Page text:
Staff Publications

Staff Publications

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    'Staff publications' is the digital repository of Wageningen University & Research

    'Staff publications' contains references to publications authored by Wageningen University staff from 1976 onward.

    Publications authored by the staff of the Research Institutes are available from 1995 onwards.

    Full text documents are added when available. The database is updated daily and currently holds about 240,000 items, of which 72,000 in open access.

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Record number 408213
Title The agrarian roots of contemporary violent conflict in Mindanao, Southern Philippines
Author(s) Vellema, S.; Borras Jr, S.M.; Lare Jr, F.
Source Journal of Agrarian Change 11 (2011)3. - ISSN 1471-0358 - p. 298 - 320.
DOI http://dx.doi.org/10.1111/j.1471-0366.2011.00311.x
Department(s) Technology and Agrarian Development
WASS
Publication type Refereed Article in a scientific journal
Publication year 2011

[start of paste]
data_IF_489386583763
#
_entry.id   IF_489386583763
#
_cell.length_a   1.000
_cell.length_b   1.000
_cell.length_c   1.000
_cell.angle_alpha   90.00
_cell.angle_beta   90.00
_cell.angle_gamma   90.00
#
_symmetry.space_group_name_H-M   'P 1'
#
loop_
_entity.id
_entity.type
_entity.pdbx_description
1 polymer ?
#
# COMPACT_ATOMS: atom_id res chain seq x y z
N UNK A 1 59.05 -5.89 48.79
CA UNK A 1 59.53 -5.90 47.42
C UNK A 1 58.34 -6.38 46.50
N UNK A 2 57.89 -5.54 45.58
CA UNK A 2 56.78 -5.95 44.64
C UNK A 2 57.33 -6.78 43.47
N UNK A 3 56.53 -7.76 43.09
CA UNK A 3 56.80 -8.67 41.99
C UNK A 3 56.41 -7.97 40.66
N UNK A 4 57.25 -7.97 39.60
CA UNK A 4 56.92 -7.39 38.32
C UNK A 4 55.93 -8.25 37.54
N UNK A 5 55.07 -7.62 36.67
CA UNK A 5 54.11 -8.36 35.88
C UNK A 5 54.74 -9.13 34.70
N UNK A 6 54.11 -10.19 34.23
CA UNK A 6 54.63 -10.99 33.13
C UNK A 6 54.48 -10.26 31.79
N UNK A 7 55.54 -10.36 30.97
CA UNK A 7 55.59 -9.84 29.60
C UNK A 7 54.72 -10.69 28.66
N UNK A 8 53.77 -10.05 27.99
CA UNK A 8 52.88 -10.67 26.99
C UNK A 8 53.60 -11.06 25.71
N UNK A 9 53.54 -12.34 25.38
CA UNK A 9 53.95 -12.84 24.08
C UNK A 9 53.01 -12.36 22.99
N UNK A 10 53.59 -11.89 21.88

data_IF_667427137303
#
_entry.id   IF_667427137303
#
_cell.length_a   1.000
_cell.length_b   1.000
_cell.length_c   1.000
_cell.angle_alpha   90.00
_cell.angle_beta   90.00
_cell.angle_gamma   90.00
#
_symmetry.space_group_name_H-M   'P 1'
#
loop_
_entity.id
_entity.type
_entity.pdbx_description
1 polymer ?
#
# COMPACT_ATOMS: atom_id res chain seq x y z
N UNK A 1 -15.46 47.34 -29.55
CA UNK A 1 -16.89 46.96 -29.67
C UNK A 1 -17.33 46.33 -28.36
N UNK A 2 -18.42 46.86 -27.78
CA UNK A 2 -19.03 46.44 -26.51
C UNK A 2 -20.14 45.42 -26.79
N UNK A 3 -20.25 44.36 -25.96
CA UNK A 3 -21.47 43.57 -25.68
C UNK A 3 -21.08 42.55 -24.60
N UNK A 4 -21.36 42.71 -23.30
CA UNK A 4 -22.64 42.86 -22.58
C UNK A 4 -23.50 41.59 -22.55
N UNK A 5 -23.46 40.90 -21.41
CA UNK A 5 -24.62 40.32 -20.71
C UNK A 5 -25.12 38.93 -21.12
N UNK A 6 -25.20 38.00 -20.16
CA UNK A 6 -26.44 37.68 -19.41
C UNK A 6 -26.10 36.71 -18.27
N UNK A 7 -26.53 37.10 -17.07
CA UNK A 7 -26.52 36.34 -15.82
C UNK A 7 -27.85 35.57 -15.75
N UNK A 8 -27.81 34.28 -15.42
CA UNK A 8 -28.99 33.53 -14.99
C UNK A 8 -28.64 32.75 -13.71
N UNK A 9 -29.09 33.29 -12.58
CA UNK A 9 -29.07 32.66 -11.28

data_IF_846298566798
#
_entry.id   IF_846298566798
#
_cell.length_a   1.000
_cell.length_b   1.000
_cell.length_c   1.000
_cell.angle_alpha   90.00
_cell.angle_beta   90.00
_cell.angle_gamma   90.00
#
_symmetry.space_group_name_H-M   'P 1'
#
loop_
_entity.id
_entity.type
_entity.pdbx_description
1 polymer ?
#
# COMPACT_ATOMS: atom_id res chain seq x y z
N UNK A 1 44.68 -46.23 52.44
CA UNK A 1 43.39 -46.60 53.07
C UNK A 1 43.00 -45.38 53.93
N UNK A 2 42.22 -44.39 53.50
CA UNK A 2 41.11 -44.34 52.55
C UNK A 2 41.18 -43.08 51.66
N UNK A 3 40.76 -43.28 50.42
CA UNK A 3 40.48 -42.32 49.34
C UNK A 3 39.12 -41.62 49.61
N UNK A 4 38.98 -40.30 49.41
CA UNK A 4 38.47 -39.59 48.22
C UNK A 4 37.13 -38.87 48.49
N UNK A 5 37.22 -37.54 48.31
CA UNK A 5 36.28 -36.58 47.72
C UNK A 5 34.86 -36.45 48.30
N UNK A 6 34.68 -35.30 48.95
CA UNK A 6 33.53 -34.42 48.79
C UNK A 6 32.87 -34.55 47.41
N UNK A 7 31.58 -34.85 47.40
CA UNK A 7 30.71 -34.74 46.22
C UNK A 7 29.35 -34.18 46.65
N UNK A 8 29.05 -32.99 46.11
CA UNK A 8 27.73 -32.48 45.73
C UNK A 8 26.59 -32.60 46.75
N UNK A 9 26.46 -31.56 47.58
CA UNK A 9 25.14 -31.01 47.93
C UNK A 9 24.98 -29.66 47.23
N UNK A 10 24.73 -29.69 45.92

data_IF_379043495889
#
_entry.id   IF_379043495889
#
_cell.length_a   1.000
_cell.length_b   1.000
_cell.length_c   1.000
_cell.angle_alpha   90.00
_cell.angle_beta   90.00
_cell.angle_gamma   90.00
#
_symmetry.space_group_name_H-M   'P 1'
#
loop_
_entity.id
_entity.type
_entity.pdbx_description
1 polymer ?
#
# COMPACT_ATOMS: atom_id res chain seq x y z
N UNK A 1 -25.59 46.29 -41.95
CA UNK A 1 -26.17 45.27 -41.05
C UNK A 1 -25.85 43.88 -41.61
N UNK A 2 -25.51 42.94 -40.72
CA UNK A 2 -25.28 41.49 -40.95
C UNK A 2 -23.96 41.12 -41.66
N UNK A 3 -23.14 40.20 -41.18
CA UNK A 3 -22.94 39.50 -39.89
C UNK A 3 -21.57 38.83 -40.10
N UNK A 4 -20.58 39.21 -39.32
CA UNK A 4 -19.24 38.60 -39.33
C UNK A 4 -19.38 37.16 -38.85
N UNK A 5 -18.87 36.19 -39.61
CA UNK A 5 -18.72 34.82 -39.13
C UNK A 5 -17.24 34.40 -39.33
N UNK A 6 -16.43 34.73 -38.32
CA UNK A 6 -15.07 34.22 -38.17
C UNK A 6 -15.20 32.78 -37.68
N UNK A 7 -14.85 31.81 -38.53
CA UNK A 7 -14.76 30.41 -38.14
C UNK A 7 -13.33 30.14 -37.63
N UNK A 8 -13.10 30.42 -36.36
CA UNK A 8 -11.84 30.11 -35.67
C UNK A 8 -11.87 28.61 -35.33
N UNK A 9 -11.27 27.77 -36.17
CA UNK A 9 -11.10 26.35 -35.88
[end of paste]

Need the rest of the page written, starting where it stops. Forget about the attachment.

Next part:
Abstract The decades-old conflict in Mindanao, southern Philippines, is often framed as a Muslim–Christian conflict and reinterpreted as such within the US-led global war on terror, with the Muslim secessionist movement standing accused of providing a hub for international jihad. In the meantime, global economic integration has made it easier to ignore the agrarian roots of violent conflict in Mindanao, enabling national and sub-national actors, including the international community and the Muslim or Moro separatists, to dismiss the issue of agrarian justice. We counter these arguments by using an agrarian political economy framework to uncover the roots of resilient violence in Mindanao, using historical narratives of the region from the end of the nineteenth century that accentuate the links between state-making, control of land and labour, and processes of agrarian modernization. We emphasize the critical role played by the Muslim landed elites who shaped processes of state-making by brokering the interests of their clans with exogenous actors at the national and international level. We shed light on emerging state policies and competing interests among other landed and agribusiness elites that resulted in the spread of a parallel underground economy, renewing opportunities for violence and crime within semi-autonomous social worlds.
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